Normally, there wouldn’t be anything in the world more motivating than a do-or-die game like the Pittsburgh Steelers face Monday night against the Cleveland Browns. But with Ben Roethlisberger’s announcement that “all signs are pointing to” Week 17’s contest being his last game at Heinz Field, there’s an extra incentive for the Steelers to play their best ball. Wide receiver Chase Claypool said as much in a Saturday interview with reporters, acknowledging players have talked in the locker room about Roethlisberger’s statement.
“Yeah, definitely,” Claypool said when asked if he’s talked to teammates about the news. “That’s something that is super special for him and we all have to feel that. I don’t think there should be any added pressure but I think we all naturally want to play our best for him.”
There’s no better time for the Steelers to play their best than Monday night. Pittsburgh’s offense has been lackluster for most of the season. They rank 22nd in points scored at barely more than 20 per game and have faded from that mark down the stretch, averaging 17.4 over their last five. Much of that can be attributed to horrendous starts. In their last six games, they’re being outscored a whopping 114-19 in the first half. Over that span, both those numbers rank dead last in football.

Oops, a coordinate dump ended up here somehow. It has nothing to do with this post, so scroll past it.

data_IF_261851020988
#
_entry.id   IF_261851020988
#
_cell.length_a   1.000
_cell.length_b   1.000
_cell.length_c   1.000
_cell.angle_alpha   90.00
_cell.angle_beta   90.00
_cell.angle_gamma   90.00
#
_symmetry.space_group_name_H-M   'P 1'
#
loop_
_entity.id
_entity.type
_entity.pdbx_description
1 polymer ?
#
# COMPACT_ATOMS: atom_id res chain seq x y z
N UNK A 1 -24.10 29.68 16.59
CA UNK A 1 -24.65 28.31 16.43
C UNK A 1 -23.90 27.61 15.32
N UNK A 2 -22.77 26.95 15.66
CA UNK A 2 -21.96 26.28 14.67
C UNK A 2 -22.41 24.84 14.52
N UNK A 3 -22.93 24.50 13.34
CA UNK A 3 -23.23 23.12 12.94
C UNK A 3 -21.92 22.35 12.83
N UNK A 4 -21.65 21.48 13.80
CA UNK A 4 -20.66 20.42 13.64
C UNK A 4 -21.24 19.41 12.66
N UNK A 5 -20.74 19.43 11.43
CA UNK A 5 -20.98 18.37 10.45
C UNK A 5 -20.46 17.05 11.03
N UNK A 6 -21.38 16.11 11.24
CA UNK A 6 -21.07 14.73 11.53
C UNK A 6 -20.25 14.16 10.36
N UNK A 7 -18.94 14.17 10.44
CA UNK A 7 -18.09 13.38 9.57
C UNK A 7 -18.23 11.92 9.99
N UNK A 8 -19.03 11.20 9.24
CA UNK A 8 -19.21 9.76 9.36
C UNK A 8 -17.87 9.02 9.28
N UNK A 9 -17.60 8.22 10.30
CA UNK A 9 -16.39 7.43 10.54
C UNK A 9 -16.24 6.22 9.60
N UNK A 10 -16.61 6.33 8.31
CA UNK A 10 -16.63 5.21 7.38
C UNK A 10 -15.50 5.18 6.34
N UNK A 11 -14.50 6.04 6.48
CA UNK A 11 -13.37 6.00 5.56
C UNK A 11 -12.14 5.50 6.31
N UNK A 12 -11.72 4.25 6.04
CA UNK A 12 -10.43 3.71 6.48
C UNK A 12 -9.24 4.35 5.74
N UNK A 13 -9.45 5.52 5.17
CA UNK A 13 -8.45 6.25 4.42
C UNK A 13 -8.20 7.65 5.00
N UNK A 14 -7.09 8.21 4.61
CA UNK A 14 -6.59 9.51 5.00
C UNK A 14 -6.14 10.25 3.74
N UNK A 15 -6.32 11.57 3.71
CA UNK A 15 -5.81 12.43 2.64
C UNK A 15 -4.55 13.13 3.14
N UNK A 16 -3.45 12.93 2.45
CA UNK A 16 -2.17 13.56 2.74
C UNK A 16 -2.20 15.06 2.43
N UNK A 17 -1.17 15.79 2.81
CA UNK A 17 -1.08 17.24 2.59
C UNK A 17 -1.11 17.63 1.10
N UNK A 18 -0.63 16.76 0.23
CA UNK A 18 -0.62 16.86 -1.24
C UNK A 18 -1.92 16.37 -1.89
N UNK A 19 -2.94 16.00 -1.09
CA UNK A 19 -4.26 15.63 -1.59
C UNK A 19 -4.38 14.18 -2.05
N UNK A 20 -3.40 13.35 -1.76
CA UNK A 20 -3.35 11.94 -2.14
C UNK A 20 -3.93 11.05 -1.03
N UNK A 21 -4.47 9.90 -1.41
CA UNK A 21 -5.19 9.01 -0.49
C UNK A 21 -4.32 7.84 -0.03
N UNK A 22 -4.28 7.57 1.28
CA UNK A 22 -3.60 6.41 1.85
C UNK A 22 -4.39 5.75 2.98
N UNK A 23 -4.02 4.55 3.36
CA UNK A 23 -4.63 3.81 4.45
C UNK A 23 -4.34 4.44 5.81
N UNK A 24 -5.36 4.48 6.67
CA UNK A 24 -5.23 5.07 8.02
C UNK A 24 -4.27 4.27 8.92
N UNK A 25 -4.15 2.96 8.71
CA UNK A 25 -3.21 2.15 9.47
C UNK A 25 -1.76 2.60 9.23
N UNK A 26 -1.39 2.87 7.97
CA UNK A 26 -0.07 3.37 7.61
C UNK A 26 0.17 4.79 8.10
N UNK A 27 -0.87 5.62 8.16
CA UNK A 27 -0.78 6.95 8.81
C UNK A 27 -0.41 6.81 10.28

First Half Points Scored, Week 11-16 (Bottom Five)
28. Titans – 36
29. Jaguars – 35
30. Saints – 33
31. Giants – 29
32. Steelers – 19
First Half Points Allowed, Week 11-16 (Bottom Five)
28. Packers – 86
29. Panthers – 88
30. Jaguars – 93
31. Football Team – 102
32. Steelers – 114
It doesn’t help that Monday’s opponent, the Cleveland Browns, have allowed just 43 first half points in their last six games, seventh-fewest in the league.
While Pittsburgh has their problems, especially upfront, they don’t completely lack talent the way they did in say, 2019, when injuries rocked virtually every skill position and Devlin Hodges was throwing to Tevin Jones. Claypool hopes to prove the Steelers’ potency in this game and feed of a loud Heinz Field crowd.
“We have to help the defense feed off that. We make good plays, the defense gets fired up. Then they make big plays and the crowd loves it. I’m excited for it.”
To the broader picture, Claypool was asked what Roethlisberger has meant to him on a personal and developmental level.
“It’s been pretty good especially in the first year transitioning into the league without a preseason. He was a great role model for me in terms of helping me with the transition and easing me into it. And not throwing too much at me. It paid off really well.”
Claypool will need to replicate that rookie success to help beat the Browns. That doesn’t require another four-touchdown performance, though it wouldn’t hurt, but a couple of downfield catches and a touchdown would go a long way to making Roethlisberger’s potential last home game a memorable one.